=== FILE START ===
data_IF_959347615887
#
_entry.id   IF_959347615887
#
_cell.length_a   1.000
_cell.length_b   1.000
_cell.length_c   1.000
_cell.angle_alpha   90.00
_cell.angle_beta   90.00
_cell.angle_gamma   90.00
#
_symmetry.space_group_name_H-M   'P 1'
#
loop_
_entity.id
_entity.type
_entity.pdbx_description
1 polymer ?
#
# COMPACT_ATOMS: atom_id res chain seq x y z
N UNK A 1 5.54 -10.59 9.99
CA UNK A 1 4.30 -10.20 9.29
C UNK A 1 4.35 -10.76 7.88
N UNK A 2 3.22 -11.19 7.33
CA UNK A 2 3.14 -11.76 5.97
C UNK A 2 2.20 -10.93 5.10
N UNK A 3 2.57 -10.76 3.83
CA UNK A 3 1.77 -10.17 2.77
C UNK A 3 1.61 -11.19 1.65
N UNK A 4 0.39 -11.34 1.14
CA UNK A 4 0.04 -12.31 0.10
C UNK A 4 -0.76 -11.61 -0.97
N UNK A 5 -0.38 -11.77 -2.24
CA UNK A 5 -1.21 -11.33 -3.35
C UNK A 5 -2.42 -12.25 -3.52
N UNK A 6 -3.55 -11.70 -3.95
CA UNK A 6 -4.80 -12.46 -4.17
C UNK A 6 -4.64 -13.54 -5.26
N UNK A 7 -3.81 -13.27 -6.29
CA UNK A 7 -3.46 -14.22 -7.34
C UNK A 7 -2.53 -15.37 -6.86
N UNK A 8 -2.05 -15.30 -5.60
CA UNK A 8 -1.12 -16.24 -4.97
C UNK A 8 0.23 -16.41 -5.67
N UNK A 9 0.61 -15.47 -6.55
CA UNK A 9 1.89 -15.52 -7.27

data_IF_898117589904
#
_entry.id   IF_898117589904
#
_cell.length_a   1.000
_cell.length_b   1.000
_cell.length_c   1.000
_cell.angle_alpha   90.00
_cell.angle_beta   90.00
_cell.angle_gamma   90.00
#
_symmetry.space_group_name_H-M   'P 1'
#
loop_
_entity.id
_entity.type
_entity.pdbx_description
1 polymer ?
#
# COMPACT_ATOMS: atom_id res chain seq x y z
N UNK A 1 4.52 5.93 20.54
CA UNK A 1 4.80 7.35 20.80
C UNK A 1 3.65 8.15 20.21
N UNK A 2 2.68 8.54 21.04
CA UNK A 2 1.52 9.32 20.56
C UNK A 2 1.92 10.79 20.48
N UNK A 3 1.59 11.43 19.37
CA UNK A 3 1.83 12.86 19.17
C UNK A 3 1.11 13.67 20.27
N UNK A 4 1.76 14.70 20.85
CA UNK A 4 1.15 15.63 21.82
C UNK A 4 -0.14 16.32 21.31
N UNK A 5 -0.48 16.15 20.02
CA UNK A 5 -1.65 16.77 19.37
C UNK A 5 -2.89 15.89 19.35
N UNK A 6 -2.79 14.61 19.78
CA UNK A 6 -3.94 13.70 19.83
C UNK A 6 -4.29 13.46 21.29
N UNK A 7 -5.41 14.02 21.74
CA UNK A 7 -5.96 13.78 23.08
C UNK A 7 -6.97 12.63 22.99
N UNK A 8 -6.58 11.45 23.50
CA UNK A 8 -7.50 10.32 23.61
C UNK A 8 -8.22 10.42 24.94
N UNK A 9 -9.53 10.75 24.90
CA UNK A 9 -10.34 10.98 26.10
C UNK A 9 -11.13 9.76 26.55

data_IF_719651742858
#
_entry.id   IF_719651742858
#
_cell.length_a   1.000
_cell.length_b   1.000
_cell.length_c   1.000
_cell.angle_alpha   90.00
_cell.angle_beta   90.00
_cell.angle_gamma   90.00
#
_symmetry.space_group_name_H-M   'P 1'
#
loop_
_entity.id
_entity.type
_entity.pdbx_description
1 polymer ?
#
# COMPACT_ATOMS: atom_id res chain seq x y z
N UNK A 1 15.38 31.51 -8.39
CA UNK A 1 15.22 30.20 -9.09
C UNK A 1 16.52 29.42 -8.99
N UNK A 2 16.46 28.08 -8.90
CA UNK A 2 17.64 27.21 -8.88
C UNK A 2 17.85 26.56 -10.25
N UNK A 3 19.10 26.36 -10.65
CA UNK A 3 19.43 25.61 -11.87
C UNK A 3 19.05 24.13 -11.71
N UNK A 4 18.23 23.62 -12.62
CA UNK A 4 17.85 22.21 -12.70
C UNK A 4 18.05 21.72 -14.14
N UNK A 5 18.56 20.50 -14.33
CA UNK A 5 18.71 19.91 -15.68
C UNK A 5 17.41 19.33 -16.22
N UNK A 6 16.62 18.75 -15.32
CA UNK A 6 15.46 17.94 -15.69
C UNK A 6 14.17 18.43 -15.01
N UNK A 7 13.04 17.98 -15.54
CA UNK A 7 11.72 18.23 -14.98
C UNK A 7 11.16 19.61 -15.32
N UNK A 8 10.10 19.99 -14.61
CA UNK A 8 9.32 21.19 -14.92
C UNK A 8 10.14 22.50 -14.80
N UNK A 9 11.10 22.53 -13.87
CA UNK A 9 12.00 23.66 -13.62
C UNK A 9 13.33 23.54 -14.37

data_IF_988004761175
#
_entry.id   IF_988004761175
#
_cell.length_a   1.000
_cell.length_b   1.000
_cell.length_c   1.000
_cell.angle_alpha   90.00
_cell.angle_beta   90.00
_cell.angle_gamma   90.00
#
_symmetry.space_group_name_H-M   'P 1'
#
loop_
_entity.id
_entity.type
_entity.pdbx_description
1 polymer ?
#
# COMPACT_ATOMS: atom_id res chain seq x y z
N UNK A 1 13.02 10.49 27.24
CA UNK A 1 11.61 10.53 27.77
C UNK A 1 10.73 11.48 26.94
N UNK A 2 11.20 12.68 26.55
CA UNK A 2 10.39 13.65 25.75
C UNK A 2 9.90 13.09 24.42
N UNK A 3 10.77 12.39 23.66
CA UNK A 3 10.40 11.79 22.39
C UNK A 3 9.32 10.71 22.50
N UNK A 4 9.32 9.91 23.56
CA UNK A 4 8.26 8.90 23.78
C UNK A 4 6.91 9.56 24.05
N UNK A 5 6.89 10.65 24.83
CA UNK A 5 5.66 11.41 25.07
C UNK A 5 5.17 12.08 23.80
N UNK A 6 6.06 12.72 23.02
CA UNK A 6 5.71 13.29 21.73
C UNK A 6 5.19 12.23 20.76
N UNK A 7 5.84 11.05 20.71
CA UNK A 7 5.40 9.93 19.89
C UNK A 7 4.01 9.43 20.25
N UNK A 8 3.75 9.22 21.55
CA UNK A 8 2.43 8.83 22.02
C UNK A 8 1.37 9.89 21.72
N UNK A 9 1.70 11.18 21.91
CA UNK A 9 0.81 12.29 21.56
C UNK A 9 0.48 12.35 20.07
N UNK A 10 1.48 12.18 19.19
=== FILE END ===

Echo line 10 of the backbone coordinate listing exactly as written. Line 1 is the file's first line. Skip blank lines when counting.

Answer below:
_cell.angle_gamma   90.00